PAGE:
While expecting the latest QuantumScape (NYSE:QS) rally to prove fleeting, I didn’t think it would reverse course so far, so fast. That is, within days of publication of my latest bearish take on QS stock, it has given back the gains from its post-earnings surge, and then some.
Between July 31 and today, shares in this electric vehicle battery technology company have fallen from a 52-week high of $13.86 per share, back on down to just above $8 per share.
If you haven’t read the latest headlines about this publicly traded startup, you may think this sharp sell-off has something to do with meme traders (who perhaps bought in on short squeeze speculation) trying to cash out all at once.
However, what drove the meme crowd to decide to jump ship en masse? A new development from the company, one that bodes badly for future prices.
The News Behind the QS Stock Plunge
Admittedly, for investors who bought this stock as recently as July 26 (just before earnings), losses from QS’s latest whipsaw move have been moderately high, but not severe.
Yet if you bought in during the post-earnings wave of “short squeeze mania,” you could be down more than 40% on your position.
After hinting at it above, you may be wondering what the “big news” is driving this severe reversal for QS stock. The “big news” in question is the company’s announced plans to raise additional capital, through a $300 million stock offering.
Although QuantumScape has massive potential, with its plans to scale and commercialize solid state batteries for EVs, this potential is going to take substantial capital to be realized.
The company needs to continue burning through hundreds of millions of dollars each year to bring its SSBs (which stand to be in high demand, given their advantages over lithium ion batteries) to market.
Still, while it’s not surprising QuantumScape wants to bolster its war chest, what’s surprising is why they have decided to do so now, just days after reiterating it has enough cash on hand to sustain operations until mid-2025.
Underscoring a Key Risk
The capital raise news has thrown QS stock investors for a loop. The above statement about cash runway, when announced, helped to ease concerns about a key risk with shares.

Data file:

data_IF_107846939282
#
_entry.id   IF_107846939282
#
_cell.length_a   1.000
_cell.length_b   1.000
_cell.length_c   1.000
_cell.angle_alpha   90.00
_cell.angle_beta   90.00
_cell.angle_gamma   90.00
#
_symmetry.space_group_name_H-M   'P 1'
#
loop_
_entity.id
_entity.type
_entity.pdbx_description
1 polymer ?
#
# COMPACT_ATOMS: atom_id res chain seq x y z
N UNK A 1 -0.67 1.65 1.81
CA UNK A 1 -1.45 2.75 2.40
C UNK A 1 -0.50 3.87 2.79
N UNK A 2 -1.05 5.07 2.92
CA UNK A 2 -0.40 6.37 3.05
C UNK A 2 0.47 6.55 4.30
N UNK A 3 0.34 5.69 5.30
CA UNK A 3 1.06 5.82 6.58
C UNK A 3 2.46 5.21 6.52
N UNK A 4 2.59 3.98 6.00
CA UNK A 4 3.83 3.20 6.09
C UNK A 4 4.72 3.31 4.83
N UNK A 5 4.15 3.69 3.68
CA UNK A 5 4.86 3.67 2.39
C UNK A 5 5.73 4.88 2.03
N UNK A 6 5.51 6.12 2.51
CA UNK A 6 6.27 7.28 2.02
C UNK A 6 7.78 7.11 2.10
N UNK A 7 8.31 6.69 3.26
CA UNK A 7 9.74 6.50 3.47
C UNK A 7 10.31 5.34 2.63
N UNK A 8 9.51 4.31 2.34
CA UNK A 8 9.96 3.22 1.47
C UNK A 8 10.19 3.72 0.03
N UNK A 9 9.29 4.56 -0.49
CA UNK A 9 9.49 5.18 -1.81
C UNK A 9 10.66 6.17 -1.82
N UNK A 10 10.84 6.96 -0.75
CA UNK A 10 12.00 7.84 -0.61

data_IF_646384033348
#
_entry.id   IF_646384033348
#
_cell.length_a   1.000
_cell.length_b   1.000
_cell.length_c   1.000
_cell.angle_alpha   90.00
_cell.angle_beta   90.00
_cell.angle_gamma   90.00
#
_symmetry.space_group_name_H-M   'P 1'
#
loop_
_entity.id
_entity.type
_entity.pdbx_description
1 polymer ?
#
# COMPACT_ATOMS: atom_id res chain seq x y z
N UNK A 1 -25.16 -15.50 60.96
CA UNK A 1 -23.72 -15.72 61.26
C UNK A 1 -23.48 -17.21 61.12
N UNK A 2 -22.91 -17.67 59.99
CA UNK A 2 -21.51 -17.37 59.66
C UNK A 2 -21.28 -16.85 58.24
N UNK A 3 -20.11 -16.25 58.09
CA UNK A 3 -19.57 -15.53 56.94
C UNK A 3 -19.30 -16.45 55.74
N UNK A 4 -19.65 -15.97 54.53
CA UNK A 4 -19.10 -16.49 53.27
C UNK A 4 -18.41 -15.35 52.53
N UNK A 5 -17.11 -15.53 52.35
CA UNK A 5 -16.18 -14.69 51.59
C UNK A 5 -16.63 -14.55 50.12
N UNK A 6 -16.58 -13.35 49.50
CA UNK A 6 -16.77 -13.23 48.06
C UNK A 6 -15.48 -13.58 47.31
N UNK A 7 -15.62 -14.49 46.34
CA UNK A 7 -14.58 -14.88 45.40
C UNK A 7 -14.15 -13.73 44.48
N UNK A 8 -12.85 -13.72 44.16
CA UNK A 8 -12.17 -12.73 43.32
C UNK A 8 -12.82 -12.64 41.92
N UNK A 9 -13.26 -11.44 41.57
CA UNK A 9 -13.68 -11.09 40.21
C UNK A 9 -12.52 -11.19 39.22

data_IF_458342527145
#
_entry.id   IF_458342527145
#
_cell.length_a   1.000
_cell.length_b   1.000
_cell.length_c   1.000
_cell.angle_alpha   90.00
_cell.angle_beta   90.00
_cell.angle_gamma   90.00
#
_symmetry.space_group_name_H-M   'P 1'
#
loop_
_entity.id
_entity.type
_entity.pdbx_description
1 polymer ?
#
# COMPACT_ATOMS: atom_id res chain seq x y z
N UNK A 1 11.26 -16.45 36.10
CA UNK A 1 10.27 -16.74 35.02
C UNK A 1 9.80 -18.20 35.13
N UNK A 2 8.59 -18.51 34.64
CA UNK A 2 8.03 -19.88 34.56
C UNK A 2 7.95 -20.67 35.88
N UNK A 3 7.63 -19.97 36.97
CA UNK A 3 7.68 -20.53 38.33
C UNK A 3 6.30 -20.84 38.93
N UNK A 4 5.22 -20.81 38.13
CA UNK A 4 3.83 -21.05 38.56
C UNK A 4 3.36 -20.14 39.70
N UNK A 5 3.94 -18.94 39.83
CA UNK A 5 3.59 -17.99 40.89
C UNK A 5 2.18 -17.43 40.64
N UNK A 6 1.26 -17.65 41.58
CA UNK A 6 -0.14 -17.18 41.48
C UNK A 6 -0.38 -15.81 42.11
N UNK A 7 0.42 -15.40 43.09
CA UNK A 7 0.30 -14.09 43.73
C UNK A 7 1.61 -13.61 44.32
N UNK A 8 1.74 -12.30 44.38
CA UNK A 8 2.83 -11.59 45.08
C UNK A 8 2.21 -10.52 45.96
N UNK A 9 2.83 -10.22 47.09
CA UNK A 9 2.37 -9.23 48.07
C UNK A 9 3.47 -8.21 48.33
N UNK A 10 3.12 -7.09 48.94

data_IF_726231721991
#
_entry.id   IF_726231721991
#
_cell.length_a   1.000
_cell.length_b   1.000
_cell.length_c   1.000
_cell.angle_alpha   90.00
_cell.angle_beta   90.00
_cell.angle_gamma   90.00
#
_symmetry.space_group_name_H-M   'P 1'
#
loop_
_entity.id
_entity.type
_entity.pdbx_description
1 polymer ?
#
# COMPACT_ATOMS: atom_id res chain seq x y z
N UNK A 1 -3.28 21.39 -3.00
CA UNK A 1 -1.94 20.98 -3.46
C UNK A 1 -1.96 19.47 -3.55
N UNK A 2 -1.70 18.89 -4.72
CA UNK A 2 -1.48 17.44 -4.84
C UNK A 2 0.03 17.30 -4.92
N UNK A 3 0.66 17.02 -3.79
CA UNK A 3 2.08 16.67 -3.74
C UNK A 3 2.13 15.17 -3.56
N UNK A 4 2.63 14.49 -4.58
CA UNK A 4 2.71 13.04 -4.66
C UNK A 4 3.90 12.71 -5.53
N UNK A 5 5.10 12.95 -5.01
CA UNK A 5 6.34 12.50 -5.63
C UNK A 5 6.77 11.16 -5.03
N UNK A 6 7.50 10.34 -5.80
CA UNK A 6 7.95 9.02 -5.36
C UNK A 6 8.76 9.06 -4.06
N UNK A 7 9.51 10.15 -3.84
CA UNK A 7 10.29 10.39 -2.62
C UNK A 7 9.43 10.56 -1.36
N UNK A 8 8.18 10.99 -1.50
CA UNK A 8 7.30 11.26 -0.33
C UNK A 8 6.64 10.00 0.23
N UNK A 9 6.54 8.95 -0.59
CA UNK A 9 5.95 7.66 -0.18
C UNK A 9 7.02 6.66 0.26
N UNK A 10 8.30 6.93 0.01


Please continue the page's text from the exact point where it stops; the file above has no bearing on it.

That would be how much future dilution could water down returns. Yet with this news, the company has gone from easing dilution concerns, to underscoring that dilution remains a major risk.
Down the road, QuantumScape could reach the commercialization stage. After that, scale up to the point of profitability. If this happens, the company will undoubtedly be worth more than its current market cap ($3.87 billion).
However, if the share count keeps climbing, the resultant upside for investors buying today could be far lower than expected.
Yes, the upcoming $300 million share offering only increases QS’s share count by 37.5 million (or by 7.73%). It’s not as if QS needs a few hundred million more to finance its (possible) transformation into a leading EV battery maker.
Chances are, it will require billions more in additional cash to reach this stage. In the end, future dilution could be in the high double-digit range, if not in the triple-digits.
Sure, even if QuantumScape doubles its share count (or more) between now and the late-2020s (when QS’s SSB production could be in full swing), you may still think shares are worthy of a buy.
After all, isn’t this company primed to be a major EV battery supplier? Not necessarily. While potential demand for SSBs could be high, it’s not as if QuantumScape is the only company out there working on this technology.
Many other automotive and battery makers are betting big on SSBs as well. In fact, some battery rivals could beat QS to the chase, rendering it an “also ran,” before it gets a chance to become a major player.
If this happens, future growth for QuantumScape will fail to make up for the likely additional dilution. With the latest news bringing more attention to this key QS stock risk, sell now, to lock in profits/cut losses.
On the date of publication, Thomas Niel did not hold (either directly or indirectly) any positions in the securities mentioned in this article. The opinions expressed in this article are those of the writer, subject to the InvestorPlace.com Publishing Guidelines.